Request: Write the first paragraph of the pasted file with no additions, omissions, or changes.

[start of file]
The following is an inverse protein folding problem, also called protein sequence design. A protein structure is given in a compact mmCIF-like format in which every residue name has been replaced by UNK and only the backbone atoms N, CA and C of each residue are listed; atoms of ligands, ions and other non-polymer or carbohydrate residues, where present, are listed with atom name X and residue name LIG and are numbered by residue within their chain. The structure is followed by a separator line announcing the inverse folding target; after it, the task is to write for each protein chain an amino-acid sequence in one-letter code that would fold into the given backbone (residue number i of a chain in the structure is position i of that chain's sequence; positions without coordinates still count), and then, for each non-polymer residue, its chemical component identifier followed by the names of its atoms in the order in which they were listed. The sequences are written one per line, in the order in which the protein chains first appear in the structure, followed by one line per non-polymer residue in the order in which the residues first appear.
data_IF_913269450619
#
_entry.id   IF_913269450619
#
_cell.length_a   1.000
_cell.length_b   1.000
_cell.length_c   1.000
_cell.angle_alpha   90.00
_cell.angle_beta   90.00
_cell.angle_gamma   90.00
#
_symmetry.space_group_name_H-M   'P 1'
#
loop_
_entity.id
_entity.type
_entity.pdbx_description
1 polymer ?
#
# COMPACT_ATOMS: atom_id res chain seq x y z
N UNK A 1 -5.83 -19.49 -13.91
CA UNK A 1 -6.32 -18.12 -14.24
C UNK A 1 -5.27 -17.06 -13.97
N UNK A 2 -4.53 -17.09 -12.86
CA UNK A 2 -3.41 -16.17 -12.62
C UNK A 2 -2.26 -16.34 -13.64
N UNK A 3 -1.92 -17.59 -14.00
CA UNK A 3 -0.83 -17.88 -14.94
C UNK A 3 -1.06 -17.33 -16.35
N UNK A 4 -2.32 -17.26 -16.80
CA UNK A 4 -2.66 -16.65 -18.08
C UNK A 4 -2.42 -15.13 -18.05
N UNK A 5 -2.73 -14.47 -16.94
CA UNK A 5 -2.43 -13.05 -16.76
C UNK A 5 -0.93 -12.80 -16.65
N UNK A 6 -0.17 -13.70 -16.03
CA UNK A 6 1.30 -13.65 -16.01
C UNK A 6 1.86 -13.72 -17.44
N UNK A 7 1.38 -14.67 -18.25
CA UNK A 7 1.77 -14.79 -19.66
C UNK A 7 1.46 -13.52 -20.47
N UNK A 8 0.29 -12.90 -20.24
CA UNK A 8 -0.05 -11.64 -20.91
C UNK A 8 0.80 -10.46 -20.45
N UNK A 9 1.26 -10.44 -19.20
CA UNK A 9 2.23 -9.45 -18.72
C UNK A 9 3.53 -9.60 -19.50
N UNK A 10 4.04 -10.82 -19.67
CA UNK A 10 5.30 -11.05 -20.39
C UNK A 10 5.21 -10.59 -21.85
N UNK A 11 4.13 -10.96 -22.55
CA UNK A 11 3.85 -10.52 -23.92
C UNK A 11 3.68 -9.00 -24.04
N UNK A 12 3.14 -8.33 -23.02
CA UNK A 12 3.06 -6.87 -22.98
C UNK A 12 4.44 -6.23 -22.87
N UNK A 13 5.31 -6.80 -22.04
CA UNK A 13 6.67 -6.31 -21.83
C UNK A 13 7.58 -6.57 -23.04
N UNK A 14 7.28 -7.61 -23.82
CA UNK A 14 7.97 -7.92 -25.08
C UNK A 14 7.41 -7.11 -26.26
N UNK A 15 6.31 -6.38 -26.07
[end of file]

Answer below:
The following is an inverse protein folding problem, also called protein sequence design. A protein structure is given in a compact mmCIF-like format in which every residue name has been replaced by UNK and only the backbone atoms N, CA and C of each residue are listed; atoms of ligands, ions and other non-polymer or carbohydrate residues, where present, are listed with atom name X and residue name LIG and are numbered by residue within their chain. The structure is followed by a separator line announcing the inverse folding target; after it, the task is to write for each protein chain an amino-acid sequence in one-letter code that would fold into the given backbone (residue number i of a chain in the structure is position i of that chain's sequence; positions without coordinates still count), and then, for each non-polymer residue, its chemical component identifier followed by the names of its atoms in the order in which they were listed. The sequences are written one per line, in the order in which the protein chains first appear in the structure, followed by one line per non-polymer residue in the order in which the residues first appear.